How I Graduated From College In 2.5 Years With 2 Degrees AND Saved $37,500

How I Graduated From College In 2.5 Years And Saved $37,500One thing that has been on my mind this month is how I graduated with my Finance MBA two years ago.

It feels like a lifetime ago, but then again it also feels like it was just yesterday.

This has also reminded me about how I graduated with my undergraduate degrees over 4 years ago. For some reason, people don’t believe that’s true, and I was even recently asked to provide proof from a reader…

I know, I have a baby face! The fact that I look a decade younger than I actually am is a whole ‘nother story though.

The main reason why I got so heavily into school was because I wanted to keep busy. I was a freshman in college when my father passed away.

I took four days off from my full-time job after he passed but I quickly went back to keep my mind off of everything that was going on around me. I then worked and went to school a crazy amount of hours to keep my mind off of it. This continued for years and it was my way of dealing with it all.

As a side note, I really didn’t mean for this post to turn slightly depressing but I’m just stating what happened.

There were other reasons for why I rushed through college as well:

  • You might save money. Many colleges (such as the one I went to) charge a flat tuition fee for those attending anywhere from 13 to 18 credit hours. So, whether you take 13 credits or 18 credits, you usually pay the exact same amount of money. Considering the average person takes around 12 to 13 credit hours each semester, that’s a lot of money wasted in my eyes.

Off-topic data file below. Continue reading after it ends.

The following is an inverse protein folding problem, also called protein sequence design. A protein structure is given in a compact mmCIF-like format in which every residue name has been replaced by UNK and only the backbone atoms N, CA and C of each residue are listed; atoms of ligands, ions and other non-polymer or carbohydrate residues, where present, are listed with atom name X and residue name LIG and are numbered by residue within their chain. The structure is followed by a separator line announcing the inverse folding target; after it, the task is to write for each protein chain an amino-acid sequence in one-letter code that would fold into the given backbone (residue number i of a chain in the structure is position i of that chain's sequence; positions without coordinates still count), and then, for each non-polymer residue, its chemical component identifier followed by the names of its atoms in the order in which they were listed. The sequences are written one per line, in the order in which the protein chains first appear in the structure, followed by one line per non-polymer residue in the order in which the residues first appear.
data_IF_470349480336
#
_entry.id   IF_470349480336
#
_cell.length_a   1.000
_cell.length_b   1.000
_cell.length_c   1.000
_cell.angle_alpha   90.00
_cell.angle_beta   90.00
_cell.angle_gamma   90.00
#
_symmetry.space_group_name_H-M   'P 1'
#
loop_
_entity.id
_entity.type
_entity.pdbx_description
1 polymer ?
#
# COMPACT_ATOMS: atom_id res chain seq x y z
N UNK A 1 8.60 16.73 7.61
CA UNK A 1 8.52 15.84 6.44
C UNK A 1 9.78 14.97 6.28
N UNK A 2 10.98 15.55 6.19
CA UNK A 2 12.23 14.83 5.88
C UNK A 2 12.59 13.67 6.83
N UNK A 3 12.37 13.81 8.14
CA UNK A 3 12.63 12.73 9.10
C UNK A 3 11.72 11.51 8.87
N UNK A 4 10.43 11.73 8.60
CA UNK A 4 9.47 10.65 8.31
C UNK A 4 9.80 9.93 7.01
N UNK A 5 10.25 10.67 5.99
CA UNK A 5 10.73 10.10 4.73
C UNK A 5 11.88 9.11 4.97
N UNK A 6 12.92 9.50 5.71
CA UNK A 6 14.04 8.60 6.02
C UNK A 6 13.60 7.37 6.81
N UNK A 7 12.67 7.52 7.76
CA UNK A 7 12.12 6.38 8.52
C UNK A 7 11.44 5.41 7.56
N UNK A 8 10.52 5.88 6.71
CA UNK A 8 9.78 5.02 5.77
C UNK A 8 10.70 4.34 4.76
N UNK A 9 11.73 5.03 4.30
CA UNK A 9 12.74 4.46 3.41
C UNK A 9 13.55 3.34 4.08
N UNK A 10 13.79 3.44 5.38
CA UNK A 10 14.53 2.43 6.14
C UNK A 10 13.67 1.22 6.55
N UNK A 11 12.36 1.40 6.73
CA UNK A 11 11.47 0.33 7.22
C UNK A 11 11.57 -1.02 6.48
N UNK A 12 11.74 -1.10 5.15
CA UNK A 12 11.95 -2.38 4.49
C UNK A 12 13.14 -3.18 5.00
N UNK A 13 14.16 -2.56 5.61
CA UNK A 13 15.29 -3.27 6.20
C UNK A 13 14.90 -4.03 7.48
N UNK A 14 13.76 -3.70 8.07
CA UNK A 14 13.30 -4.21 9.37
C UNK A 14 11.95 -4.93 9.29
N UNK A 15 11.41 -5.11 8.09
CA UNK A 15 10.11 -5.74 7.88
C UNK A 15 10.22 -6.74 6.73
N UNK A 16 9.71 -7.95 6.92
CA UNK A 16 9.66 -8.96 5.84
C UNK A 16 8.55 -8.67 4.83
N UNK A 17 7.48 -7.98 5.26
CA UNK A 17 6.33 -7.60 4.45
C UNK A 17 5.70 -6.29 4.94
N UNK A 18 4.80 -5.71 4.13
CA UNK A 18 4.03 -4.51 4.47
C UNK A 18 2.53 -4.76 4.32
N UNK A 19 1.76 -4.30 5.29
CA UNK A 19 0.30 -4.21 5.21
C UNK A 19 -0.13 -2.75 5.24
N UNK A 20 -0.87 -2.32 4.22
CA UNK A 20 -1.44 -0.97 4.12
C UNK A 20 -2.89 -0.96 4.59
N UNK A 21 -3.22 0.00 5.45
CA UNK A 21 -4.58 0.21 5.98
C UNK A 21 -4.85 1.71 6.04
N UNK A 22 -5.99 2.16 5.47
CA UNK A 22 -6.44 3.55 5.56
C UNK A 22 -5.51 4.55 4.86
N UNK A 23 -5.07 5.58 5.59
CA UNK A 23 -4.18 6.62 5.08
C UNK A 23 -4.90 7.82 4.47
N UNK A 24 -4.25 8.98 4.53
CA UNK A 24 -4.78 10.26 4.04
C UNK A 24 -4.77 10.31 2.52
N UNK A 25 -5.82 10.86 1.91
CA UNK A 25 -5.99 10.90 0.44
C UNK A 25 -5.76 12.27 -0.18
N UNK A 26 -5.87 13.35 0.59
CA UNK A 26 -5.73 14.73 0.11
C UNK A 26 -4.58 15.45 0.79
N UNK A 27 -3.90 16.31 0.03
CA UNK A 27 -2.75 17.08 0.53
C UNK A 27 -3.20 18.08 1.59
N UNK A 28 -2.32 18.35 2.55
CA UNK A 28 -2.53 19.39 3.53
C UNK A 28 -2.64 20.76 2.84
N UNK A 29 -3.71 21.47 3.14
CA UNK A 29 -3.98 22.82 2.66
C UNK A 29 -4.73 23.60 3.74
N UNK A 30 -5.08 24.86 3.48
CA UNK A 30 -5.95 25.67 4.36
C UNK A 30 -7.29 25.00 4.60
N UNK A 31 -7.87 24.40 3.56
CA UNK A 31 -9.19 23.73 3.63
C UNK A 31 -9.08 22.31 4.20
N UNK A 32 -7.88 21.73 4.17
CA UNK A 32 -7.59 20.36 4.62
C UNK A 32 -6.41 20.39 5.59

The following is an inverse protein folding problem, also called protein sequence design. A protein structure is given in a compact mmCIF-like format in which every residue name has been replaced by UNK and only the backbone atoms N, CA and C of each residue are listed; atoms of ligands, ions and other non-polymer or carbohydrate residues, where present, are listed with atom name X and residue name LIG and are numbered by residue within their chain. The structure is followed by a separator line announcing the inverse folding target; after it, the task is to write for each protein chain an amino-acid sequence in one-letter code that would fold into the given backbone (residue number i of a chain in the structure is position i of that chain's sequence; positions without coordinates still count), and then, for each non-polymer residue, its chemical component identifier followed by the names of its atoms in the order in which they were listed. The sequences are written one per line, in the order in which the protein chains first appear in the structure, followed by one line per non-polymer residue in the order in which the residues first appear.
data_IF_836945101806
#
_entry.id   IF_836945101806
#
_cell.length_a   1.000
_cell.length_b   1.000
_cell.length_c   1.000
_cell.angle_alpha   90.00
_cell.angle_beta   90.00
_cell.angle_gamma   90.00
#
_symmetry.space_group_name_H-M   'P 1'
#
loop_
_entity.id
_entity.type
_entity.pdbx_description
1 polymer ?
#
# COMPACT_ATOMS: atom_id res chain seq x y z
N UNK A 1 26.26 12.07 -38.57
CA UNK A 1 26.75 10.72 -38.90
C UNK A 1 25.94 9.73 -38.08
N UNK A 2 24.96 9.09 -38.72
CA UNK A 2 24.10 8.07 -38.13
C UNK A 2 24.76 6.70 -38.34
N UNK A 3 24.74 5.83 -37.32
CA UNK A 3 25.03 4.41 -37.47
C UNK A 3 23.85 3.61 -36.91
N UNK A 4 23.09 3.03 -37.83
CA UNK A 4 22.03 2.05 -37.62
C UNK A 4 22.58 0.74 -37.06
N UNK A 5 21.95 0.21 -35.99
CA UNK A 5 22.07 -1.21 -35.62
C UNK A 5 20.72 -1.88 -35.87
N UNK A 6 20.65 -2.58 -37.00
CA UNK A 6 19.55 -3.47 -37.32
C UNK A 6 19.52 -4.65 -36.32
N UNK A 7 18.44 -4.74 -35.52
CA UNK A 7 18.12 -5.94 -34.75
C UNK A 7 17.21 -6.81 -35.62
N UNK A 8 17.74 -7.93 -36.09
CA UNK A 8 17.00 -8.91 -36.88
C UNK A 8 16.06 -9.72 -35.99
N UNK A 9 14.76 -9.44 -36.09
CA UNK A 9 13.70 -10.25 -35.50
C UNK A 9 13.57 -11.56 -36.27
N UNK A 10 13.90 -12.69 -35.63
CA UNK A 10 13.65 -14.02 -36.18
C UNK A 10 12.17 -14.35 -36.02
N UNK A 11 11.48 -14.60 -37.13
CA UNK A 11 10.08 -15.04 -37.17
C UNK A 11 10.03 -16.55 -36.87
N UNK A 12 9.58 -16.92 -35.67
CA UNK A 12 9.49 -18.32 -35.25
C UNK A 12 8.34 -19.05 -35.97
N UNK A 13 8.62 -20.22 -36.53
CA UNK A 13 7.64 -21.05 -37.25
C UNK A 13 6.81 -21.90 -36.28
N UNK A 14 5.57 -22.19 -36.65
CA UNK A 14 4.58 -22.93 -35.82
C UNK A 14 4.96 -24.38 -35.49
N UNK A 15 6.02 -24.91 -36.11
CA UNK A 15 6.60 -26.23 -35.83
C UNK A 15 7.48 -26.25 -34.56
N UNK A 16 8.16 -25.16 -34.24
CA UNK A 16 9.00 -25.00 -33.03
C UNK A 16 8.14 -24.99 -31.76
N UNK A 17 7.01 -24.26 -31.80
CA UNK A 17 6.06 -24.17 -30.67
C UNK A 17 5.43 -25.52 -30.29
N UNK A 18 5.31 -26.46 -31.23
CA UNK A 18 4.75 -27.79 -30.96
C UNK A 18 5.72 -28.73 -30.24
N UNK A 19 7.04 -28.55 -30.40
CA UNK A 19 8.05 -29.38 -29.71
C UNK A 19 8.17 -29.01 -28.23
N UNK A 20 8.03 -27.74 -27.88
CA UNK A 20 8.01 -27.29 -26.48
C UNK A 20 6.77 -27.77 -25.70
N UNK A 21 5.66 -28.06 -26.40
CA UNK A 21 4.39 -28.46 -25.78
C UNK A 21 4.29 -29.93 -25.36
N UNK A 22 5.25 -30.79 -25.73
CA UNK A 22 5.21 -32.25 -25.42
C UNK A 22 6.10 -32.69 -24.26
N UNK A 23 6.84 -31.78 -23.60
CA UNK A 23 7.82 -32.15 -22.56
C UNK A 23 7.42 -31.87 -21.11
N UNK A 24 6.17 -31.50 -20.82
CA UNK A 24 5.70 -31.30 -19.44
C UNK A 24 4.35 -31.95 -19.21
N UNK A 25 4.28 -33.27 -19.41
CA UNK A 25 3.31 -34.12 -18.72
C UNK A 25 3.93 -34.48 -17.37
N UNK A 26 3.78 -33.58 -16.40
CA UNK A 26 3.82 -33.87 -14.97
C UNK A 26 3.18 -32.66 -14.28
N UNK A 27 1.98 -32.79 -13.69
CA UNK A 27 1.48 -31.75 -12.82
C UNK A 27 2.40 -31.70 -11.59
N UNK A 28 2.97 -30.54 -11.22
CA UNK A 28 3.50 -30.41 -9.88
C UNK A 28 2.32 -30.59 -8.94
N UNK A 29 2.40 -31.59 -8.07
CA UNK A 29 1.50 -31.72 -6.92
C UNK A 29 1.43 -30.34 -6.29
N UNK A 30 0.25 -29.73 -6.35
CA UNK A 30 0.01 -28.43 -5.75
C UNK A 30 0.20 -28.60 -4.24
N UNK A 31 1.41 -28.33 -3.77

• You can move on quicker. It might be just me, but I couldn’t wait to be done with school. Since I finished so quickly, I was able to dedicate this free time towards something else.
  • You can (hopefully) earn a higher income sooner. Okay, so this isn’t always true, but many people go to college in hopes of making more money when they graduated. After my dad passed away, I officially realized I was completely on my own. I didn’t want to live paycheck to paycheck forever, so I worked towards graduating early so that I could eventually make more money.

 

Now, I know many of you will say “but college is meant to be enjoyed!”